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Re: [ontolog-forum] Last Call: OWL 2 and rdf:text primitive datatype

To: "[ontolog-forum]" <ontolog-forum@xxxxxxxxxxxxxxxx>
From: "John F. Sowa" <sowa@xxxxxxxxxxx>
Date: Tue, 28 Apr 2009 09:18:57 -0400
Message-id: <49F70241.5090909@xxxxxxxxxxx>
Dear Pat, Matthew, and Azamat,    (01)

PC>> A 4-D advocate like Matthew West will note that the 4-D view
 >> eliminates the time element from the context set, but that
 >> still does not eliminate all the other ways that a context can be
 >> defined, and the problem of multiple sets for the same type remains.    (02)

MW> No. There is the set of all X in any context (any possible world,
 > any time etc. Etc.) which is analogous to the intentional type X.    (03)

I'll acknowledge that if you define your sets so broadly that they
include    (04)

  1. The full extent of everything at all times in the past and
     future for the entire duration of our universe,    (05)

  2. All possibilities in all possible worlds under any and every
     conceivable notion of modality,    (06)

  3. All universes, in the case that the hypotheses about multiple
     universes turn out to be confirmed (or even if they remain
     imaginary),    (07)

  4. All other circumstances that may be imaginary, hypothetical,
     science-fiction, supernatural, and truly weird, outlandish,
     and humanly inconceivable but perhaps conceivable to some
     alien intelligence,    (08)

then I would agree that there would indeed be a one-to-one
correspondence between the intension of a term and that very
extended (I would even say "hyperextended") extension.    (09)

If you like that definition, I won't attempt to dissuade you.
On the other hand, I would claim that for the practical purposes
of reasoning and computation, it is desirable to have something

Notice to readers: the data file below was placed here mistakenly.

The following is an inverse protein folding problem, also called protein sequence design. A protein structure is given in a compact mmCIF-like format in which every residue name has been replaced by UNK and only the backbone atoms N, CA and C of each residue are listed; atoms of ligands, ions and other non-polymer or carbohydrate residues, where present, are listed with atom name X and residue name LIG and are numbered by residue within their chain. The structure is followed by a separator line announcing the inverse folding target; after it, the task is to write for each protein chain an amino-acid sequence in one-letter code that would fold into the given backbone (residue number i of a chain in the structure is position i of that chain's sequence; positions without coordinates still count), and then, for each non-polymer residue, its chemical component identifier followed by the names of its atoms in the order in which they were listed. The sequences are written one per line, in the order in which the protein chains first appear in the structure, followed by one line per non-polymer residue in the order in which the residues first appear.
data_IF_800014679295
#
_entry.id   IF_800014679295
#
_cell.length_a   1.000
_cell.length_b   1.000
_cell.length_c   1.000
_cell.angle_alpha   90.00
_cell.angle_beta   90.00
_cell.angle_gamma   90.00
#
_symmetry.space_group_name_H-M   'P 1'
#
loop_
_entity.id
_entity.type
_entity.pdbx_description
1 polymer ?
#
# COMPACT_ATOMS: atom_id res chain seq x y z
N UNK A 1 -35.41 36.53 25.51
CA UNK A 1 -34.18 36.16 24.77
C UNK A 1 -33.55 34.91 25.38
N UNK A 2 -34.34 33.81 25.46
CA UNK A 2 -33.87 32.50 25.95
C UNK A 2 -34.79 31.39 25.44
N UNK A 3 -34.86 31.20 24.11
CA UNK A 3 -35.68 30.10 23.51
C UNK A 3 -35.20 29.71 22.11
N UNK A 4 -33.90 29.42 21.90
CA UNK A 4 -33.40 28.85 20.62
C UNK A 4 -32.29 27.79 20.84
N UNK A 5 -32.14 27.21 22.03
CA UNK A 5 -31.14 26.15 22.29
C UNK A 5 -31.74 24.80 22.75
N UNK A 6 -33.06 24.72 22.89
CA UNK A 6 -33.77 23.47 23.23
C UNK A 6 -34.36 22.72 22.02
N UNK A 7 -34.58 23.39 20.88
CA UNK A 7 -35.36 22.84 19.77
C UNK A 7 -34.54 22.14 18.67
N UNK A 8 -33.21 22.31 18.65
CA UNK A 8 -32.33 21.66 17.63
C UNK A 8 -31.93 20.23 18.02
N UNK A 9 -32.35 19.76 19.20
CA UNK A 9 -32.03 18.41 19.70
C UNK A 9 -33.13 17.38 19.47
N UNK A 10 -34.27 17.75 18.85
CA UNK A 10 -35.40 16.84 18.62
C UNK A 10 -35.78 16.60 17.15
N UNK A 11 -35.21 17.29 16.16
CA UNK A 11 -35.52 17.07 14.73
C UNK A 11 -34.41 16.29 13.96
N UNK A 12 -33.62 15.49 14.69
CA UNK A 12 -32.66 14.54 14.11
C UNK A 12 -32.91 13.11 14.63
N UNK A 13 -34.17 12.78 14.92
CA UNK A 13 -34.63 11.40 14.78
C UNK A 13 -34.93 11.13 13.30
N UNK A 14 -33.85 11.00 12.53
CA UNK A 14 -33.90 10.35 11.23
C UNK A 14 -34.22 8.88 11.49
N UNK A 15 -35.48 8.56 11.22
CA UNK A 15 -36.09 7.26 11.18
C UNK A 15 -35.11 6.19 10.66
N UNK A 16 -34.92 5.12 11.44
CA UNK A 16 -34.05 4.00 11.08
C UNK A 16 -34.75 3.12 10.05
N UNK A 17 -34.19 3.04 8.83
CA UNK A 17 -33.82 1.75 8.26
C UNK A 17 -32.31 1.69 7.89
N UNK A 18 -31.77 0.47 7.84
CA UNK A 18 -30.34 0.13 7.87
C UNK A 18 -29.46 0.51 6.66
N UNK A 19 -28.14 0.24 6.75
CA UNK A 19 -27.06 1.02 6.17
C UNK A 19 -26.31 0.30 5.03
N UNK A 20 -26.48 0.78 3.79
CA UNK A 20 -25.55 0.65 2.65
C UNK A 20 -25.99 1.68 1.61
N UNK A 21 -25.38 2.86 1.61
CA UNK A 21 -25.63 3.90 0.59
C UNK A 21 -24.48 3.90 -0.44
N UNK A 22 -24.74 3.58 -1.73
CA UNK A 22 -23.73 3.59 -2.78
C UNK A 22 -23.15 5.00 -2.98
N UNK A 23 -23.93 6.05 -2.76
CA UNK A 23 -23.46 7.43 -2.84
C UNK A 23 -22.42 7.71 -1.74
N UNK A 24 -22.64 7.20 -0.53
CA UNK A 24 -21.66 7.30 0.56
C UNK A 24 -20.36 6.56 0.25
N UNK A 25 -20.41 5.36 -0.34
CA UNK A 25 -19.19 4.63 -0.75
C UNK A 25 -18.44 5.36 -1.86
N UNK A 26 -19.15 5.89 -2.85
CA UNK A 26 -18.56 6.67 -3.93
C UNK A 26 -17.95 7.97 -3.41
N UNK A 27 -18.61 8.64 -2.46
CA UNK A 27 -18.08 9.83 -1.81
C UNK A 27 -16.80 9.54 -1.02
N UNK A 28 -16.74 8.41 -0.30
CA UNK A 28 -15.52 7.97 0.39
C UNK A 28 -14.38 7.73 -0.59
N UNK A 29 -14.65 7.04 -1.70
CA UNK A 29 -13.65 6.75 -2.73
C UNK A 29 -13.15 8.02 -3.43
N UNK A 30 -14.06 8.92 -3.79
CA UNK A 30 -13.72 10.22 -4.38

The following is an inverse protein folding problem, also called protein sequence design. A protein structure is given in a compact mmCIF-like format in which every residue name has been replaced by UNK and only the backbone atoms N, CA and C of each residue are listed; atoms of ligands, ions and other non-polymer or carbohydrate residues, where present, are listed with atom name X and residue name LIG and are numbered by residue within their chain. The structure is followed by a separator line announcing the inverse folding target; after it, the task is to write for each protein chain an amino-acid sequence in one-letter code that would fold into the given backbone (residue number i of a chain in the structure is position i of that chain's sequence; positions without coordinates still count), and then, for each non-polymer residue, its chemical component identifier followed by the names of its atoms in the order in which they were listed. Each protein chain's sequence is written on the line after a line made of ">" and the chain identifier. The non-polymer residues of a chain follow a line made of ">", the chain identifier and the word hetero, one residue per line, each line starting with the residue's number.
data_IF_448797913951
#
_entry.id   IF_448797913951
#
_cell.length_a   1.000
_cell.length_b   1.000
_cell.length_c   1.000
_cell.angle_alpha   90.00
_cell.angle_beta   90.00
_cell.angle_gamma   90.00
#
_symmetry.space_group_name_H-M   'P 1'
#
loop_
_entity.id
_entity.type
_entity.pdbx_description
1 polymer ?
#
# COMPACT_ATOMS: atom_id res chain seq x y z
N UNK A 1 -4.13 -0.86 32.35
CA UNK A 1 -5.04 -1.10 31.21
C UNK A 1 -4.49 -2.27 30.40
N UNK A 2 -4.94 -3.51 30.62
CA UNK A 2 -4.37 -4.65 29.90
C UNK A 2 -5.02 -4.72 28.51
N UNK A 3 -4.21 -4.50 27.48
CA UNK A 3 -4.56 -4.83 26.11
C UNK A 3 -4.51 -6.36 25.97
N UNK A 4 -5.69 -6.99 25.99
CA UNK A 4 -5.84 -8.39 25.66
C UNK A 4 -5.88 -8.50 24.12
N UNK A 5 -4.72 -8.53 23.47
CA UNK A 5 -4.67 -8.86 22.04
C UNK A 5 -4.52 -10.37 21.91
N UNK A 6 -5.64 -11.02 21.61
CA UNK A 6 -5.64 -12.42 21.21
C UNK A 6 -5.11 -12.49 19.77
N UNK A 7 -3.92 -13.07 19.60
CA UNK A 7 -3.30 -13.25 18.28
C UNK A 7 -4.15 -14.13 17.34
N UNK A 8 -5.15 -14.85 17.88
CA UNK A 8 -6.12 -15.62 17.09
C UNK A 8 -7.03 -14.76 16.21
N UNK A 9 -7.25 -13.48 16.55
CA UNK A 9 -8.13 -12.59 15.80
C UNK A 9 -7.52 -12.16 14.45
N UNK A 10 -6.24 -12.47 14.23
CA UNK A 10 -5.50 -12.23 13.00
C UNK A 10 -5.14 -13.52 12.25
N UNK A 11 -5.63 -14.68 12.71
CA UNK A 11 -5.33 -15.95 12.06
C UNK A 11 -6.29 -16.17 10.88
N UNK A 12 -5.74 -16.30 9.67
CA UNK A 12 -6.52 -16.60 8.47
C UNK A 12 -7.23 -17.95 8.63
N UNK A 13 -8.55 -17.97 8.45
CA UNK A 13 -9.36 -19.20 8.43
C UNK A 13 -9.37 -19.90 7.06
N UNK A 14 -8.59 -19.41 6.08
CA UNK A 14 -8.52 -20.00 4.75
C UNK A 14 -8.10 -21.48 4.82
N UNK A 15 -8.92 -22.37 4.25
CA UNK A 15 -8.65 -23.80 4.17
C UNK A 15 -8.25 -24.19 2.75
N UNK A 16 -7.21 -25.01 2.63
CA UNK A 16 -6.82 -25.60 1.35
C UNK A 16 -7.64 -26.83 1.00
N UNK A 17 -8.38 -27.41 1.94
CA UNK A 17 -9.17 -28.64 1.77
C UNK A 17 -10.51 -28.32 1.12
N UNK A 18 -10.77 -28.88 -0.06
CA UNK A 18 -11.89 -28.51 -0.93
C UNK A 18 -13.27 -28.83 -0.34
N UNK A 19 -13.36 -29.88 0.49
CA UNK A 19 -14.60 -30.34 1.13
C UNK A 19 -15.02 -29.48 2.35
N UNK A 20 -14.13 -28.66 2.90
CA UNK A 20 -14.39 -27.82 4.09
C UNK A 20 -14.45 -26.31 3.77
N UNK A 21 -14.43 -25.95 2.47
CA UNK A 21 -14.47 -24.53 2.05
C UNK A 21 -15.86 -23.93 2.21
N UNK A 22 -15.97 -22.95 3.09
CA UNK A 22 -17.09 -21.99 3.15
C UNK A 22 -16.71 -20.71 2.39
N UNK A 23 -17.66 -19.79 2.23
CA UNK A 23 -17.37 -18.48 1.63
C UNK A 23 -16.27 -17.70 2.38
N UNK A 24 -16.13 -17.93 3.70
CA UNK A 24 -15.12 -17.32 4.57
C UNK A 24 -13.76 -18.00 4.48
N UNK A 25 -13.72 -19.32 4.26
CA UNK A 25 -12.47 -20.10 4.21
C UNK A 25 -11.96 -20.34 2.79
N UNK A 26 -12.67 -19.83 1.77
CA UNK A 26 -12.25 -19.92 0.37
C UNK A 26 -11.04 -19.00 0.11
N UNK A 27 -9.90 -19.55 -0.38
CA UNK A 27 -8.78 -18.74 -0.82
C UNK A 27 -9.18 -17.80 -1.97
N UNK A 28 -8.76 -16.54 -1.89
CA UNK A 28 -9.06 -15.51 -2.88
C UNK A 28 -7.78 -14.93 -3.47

more compact to work with.    (010)

Therefore, I claim that the notion of _intension_ as a finite
statement or rule that defines a term is useful.  Given an
intensional definition of a term, say 'cow', one can examine
a thing, ask "Is this a cow?", and get a simple yes/no answer.    (011)

But note that even for finite sets, an intensional definition is
necessary.  Just consider the set of all cows in the current time
slice of planet earth:  there is no database that lists all cows.
Therefore, it would be impossible (or at least impractical) to use
an extensional definition to check whether something standing in
front of us is a cow.    (012)

AA> First Meaning, then Word; to shortly remind some critical
 > semantic things for those who still in doubt.    (013)

I agree, but I would add Peirce's remark "Meanings grow."
A century ago, the word 'car' was synonymous with 'horseless
carriage', they looked like carriages, and they even had hooks
to attach a horse in the frequent cases when they broke down.
But today, we apply the word 'car' to things that would have
been unimaginable to the people who invented and used the
early cars.    (014)

AA> Real semantics is concerned with material signs...    (015)

Every instance of a sign, when used, is material (sound, light,
marks on paper, electricity on a wire, a magnetized spot, etc.).
Every definition of a sign type is an abstract proposition that
is independent of any particular medium on which it is written.    (016)

AA> Semantics precedes Syntax, any syntactic constructions,
 > as well as Meaning precedes Truth.    (017)

It's not clear whether you mean 'precedes' in a logical sense,
a historical sense, or a psychological sense.  But in any case,
every use of a sign (spoken, gesture, or whatever) has a form
(syntax), a meaning (semantics), and a purpose (pragmatics).    (018)

So I'd say that all three aspects are always present in every
sign, and I rather not get bogged down in discussions about
precedence.    (019)

John    (020)

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